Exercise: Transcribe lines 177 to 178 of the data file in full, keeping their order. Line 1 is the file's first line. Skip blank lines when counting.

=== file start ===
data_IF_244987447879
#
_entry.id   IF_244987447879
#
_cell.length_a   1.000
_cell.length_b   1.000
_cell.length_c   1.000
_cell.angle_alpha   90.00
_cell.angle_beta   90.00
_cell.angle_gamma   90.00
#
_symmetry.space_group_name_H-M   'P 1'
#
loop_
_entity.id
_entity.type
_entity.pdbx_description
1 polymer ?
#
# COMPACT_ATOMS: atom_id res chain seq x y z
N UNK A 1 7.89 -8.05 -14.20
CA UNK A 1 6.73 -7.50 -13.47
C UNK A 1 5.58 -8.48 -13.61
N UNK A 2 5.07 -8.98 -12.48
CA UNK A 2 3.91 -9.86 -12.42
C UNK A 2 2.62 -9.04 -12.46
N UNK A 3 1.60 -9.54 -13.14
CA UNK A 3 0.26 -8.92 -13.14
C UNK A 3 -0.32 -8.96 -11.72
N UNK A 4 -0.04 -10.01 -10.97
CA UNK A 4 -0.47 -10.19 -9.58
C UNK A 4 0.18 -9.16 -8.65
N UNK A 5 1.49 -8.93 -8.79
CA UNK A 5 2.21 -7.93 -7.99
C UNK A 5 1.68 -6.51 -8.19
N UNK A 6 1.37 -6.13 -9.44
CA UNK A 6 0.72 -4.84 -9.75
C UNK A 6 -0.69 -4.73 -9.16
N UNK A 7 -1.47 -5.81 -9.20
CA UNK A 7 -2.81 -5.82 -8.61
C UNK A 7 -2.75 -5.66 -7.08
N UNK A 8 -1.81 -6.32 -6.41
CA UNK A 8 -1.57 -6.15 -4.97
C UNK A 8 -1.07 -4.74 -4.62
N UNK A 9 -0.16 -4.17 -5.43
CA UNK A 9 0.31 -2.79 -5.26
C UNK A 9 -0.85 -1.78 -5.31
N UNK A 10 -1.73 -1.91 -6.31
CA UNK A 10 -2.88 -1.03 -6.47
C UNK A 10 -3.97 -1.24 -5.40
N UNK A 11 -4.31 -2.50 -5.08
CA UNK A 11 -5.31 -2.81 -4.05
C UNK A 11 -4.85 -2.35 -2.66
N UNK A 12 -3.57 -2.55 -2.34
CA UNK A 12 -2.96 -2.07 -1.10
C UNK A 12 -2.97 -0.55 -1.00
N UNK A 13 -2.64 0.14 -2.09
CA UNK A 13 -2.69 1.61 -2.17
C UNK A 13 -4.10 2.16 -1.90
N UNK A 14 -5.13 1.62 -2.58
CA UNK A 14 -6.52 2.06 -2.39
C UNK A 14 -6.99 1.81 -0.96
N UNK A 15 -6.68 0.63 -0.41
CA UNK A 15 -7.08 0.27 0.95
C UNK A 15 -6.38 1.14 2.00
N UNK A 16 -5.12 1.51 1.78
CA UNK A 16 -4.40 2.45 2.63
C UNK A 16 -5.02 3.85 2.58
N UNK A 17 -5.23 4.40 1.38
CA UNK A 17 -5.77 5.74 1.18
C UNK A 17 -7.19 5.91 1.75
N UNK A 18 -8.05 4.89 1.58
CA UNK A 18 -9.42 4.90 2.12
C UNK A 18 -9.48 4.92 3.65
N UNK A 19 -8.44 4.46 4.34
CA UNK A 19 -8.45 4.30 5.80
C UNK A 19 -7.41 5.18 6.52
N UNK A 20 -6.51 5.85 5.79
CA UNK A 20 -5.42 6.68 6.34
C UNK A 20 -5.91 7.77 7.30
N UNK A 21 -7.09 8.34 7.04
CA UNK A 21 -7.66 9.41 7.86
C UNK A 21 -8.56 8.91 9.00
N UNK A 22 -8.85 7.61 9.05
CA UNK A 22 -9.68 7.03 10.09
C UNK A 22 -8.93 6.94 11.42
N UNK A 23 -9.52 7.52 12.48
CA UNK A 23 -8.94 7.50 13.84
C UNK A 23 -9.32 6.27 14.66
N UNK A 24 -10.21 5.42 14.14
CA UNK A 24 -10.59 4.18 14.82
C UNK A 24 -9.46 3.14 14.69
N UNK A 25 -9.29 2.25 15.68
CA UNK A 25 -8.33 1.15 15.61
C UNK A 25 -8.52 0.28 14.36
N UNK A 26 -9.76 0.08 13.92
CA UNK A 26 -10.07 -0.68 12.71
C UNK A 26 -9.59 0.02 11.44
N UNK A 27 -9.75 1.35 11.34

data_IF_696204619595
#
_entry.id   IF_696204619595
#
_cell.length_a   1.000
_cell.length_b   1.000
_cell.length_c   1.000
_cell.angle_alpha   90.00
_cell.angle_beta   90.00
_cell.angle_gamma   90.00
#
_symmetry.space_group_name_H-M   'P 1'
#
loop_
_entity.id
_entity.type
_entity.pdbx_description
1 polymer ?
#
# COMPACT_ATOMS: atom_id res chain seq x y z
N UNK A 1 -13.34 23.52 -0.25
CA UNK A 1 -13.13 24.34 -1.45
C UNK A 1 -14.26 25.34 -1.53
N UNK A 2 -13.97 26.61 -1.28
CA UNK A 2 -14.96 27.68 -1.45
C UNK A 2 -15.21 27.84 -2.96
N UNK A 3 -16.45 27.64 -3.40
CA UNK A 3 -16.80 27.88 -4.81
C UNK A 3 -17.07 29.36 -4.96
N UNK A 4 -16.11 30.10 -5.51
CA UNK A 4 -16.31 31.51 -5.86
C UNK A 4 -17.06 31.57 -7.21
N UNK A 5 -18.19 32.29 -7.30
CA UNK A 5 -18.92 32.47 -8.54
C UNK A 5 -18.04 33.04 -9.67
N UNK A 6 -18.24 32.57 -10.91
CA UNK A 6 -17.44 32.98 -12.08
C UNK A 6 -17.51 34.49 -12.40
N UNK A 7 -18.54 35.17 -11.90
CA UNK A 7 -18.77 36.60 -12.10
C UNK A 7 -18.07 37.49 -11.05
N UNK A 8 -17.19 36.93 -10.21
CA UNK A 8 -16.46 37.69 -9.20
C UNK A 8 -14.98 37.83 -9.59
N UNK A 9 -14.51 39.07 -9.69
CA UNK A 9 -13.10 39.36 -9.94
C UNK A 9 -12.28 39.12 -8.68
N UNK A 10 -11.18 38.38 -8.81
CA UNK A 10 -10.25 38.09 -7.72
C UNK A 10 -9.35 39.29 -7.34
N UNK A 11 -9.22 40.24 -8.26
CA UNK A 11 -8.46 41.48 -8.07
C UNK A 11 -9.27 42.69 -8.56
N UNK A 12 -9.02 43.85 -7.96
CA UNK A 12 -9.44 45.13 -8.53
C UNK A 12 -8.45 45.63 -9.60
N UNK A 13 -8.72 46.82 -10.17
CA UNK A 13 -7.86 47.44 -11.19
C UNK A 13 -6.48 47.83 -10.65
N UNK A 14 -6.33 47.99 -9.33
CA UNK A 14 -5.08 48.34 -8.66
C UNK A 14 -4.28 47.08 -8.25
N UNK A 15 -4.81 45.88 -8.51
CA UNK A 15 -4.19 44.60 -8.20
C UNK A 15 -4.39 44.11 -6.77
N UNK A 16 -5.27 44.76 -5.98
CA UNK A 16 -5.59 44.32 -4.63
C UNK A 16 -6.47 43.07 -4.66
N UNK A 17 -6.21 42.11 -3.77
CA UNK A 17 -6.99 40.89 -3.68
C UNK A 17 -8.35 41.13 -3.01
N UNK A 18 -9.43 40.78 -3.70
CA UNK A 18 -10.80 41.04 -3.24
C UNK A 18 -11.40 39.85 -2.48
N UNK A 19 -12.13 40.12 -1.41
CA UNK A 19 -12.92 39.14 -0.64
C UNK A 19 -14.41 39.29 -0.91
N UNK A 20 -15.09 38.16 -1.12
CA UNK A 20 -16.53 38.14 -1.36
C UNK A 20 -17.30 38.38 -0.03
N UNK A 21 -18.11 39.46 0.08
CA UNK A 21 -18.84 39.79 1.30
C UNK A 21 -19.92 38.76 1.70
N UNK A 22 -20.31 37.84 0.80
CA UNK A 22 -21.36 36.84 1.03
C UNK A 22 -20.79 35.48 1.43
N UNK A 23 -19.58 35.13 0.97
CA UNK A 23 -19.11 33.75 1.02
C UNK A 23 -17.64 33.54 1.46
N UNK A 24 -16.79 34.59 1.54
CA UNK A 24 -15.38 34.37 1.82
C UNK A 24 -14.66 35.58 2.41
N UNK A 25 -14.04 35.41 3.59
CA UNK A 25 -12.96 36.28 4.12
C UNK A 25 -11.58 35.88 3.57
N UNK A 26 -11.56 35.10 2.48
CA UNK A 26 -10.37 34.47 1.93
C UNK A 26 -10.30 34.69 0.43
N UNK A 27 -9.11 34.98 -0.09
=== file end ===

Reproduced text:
N UNK A 20 -15.09 38.16 -1.12
CA UNK A 20 -16.53 38.14 -1.36